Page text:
The life of the language maven can be weathering, even withering. When someone asks whether this or that is acceptable, should you be a weathercock, turning with the times? Or a weatherman, predicting the future? Or a bellwether, leading the flock?
Over the weekend, I got the following as a comment from Paula Tohline Calhoun on my tasting of however:
I have a question for you. I have been instructed on more than one occasion that the use of the word “whether” should never be accompanied with “or not.” The reason is that it would be redundant, because the “or not” is implied in the word “whether.” Is this a general rule, and are there exceptions, such as the phrase you used in the article above, “Most of those who had been writing were no longer certain whether to write or not.”
My short answer was as follows:
If your goal in writing is always to use as few words as possible, the “or not” is not necessary. However, the minimal use of words is not always the most important goal in writing, and sometimes it’s actually counterproductive. Restatements and emphasis of what is already implied are sometimes quite useful for the flow of the text. Using more words than the most economical phrasing possible is not an error or a grammatical fault, although it can be a flaw – but using too few words can also be a flaw if it makes the prose too choppy or abrupt, or too severe in tone, or insufficiently evocative.
But wait, there’s more. Consider the following quotations (all provided handily by the Oxford English Dictionary):
Whether this be, Or be not, I’le not sweare. —The Tempest, William Shakespeare
Thou shalt remaine here, whether thou wilt or no. —A Midsummer Night’s Dream, William Shakespeare
I am exceedingly interested in the question of whether this attempt of mine will succeed or no. —Letters, Percy Bysshe Shelley
What matters whether or no I make my way in life. —Henry Esmond, William Makepeace Thackeray
And then consider these:
whether we live therefore or die, we are the Lord’s —Bible, King James Version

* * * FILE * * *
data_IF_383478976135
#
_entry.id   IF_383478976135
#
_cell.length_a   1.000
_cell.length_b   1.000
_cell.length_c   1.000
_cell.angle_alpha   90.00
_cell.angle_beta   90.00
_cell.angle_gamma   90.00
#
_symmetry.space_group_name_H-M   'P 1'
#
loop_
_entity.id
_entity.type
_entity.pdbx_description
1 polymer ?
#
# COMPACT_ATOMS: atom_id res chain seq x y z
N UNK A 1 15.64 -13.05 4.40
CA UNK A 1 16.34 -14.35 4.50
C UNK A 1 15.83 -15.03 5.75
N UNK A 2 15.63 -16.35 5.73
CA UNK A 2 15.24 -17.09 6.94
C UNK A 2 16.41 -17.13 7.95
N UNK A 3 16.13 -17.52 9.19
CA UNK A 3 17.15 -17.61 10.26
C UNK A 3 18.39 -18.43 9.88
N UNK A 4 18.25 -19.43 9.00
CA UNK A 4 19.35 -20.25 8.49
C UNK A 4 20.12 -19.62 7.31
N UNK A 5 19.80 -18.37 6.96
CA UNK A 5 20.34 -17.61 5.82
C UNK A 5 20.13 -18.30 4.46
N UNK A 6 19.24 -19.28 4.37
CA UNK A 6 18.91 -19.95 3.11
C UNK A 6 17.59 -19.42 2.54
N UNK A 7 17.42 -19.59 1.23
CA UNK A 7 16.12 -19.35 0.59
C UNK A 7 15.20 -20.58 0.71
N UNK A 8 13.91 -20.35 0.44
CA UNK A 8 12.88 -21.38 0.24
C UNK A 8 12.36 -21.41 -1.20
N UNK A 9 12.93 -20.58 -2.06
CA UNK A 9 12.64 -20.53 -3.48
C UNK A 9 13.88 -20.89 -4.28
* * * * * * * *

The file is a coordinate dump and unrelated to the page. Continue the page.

For Loyalty is still the same, Whether it win or lose the Game. —Hudibras, Samuel Butler
I knew he would act a good part whether he rose or fell. —Vicar of Wakefield, Oliver Goldsmith
That Reason which remains always one and the same, whether it speaks through this or that person. —The Friend, Samuel Taylor Coleridge
It implies alternatives, but sometimes the choice is not between opposites but just between a field that has been limited to two: “I’m not sure whether to get the green ones or the red ones.” “It will upset him, but I don’t know whether it will make him angry or sad.” “I really don’t care whether we have steak or fish for dinner, as long as it’s not chicken.” So whether doesn’t always imply a simple yes-or-no choice.
We’ve had the word since forever, of course. And for a long time, one of its available uses was as a pronoun, like which or whichever: “Whether do you want, this or that?” “Whether of the two will it be?” “I don’t care whether of them you choose.” “Pour it into a mug or a cup, whether you have.” It was also sometimes an interrogative particle that would seem superfluous to us now: “Whether does it work better this way or that?” “Whether is it necessary?” But these usages didn’t survive quite to our times, though some lasted into the 1800s. What we have kept is the conjunction that signals a choice between two things. Sometimes those things are both named, and sometimes only one is named and the other is by implication the opposite or the absence of the one.
So we can see that the practice of including the or not with the whether is time honoured and draws on usages where both options must be named. The issue remaining is whether it’s bad to include the or not, and if not, why not. As I have said, it’s not an error. Superfluity often makes for poor writing, but it is not ungrammatical; indeed, sometimes it is a good idea. Consider this well-known passage spoken by Winston Churchill:
We shall fight in France, we shall fight on the seas and oceans, we shall fight with growing confidence and growing strength in the air, we shall defend our island, whatever the cost may be. We shall fight on the beaches, we shall fight on the landing grounds, we shall fight in the fields and in the streets, we shall fight in the hills; we shall never surrender
You could certainly tidy that up to this:
We shall fight hard everywhere to defend England without surrendering.
I just don’t think you should, and I will fight you on the pages and on the websites, on Twitter and on Facebook if you do. While I do not wish to foster bombast and prolixity, I do think we should resist at all costs a totalitarian regime of textual concision. Sometimes your text demands that you put in those extra words, whether you think you should.